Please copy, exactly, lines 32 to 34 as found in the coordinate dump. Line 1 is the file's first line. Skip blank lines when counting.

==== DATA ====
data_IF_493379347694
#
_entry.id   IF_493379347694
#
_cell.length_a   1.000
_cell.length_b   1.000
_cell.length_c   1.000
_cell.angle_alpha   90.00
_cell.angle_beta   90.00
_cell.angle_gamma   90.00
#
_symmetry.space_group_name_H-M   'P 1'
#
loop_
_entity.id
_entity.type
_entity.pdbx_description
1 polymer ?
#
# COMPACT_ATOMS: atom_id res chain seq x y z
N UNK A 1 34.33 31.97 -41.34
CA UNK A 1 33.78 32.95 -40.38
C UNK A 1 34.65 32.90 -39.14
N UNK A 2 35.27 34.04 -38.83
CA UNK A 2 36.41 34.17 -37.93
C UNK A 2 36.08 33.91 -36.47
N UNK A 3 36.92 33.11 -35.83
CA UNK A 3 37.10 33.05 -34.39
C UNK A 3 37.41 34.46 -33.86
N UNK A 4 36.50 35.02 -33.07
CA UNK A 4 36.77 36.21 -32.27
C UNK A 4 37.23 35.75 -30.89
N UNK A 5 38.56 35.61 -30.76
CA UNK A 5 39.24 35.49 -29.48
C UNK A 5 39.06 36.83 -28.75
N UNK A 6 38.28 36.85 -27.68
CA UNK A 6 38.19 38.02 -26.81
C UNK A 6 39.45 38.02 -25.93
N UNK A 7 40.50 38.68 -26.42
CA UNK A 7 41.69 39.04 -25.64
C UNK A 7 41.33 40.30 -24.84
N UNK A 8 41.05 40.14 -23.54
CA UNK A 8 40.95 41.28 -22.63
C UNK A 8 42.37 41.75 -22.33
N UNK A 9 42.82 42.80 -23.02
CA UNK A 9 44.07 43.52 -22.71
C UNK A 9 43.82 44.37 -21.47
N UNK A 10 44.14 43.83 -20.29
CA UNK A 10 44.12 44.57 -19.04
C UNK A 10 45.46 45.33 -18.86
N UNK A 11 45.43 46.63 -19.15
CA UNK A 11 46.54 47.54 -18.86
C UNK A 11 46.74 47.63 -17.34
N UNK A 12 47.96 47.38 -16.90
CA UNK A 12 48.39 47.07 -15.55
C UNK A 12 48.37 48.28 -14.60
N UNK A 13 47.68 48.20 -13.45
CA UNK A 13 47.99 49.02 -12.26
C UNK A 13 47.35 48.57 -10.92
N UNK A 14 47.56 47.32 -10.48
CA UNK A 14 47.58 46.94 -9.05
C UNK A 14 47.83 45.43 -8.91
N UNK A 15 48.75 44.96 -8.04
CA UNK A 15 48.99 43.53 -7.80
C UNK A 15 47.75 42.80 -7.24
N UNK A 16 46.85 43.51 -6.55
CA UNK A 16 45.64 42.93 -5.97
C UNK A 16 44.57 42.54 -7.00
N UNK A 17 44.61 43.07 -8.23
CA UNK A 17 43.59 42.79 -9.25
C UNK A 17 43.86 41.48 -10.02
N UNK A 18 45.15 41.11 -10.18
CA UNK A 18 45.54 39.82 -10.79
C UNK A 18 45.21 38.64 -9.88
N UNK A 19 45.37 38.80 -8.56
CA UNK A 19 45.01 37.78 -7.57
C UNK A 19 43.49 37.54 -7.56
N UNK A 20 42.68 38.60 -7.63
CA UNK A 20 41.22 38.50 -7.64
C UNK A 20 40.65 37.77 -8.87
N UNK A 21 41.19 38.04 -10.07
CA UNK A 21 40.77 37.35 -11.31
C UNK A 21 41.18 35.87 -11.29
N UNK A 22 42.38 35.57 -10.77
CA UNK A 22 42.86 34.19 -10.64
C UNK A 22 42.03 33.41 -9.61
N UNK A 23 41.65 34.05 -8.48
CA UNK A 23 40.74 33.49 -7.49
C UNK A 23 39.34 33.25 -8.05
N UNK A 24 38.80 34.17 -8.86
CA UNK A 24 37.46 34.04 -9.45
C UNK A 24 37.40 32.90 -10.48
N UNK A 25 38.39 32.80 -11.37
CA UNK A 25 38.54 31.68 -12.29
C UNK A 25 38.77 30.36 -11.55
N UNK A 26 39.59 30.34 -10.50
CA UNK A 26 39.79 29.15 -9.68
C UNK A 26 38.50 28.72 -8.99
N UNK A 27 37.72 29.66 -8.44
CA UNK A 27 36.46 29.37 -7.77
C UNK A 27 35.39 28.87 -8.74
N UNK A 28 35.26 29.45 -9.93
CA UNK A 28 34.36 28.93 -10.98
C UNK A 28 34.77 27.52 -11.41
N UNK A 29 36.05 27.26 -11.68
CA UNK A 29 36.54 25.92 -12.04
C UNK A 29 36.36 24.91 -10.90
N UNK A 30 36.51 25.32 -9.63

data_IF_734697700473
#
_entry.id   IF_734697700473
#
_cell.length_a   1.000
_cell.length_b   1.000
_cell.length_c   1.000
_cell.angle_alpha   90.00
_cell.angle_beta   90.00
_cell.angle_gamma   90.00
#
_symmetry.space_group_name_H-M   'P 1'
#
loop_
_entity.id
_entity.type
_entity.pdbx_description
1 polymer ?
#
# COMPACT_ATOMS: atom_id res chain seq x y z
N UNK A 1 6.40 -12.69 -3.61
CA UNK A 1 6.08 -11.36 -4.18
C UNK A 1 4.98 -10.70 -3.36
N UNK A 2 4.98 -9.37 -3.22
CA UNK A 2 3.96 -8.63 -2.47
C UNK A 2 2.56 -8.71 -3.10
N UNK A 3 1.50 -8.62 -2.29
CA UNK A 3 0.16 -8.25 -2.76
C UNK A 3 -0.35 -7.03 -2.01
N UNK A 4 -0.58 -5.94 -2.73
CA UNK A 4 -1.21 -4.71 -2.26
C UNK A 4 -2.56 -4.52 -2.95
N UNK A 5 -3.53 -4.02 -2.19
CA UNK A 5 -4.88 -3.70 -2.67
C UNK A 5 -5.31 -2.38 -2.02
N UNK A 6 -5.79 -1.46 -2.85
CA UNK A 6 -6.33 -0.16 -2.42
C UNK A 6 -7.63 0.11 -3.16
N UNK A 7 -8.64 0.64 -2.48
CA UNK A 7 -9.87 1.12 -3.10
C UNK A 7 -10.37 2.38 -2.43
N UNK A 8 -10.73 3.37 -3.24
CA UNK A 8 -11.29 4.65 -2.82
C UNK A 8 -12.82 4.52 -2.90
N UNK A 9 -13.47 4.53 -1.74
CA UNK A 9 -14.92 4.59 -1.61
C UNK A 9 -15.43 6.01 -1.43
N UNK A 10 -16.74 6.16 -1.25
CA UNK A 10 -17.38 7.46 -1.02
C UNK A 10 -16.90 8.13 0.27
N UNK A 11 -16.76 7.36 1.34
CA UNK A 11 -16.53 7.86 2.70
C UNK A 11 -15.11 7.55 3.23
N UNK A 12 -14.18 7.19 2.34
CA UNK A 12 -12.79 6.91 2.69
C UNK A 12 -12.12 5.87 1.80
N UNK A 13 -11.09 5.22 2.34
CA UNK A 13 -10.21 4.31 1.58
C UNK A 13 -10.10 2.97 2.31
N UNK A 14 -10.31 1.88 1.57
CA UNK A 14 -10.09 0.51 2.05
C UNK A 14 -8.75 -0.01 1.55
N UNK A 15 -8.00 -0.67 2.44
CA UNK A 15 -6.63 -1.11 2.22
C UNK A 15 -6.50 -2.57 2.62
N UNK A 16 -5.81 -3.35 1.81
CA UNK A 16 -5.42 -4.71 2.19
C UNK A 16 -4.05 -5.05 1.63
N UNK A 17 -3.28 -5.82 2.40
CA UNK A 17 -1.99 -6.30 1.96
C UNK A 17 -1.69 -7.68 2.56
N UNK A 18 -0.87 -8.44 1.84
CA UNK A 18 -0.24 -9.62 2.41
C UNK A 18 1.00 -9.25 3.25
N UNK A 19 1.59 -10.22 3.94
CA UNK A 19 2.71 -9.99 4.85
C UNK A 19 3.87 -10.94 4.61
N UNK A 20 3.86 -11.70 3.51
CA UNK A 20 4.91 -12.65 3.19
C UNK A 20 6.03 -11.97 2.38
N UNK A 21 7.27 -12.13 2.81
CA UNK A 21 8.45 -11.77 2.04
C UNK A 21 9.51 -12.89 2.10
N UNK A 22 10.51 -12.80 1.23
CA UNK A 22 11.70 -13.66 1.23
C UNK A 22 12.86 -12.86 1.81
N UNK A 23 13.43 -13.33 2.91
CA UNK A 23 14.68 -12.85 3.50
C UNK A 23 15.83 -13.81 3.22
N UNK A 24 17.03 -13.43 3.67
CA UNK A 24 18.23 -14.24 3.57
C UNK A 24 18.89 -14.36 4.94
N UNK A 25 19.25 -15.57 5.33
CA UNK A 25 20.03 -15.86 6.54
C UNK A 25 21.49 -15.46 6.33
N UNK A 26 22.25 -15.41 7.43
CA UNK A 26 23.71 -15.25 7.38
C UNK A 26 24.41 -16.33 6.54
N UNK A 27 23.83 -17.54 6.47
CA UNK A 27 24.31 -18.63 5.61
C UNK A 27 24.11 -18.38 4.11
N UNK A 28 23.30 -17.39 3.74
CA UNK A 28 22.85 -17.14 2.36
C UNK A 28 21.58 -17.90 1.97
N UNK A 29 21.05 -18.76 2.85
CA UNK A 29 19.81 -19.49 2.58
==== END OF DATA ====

C UNK A 4 37.23 35.75 -30.89
N UNK A 5 38.56 35.61 -30.76
CA UNK A 5 39.24 35.49 -29.48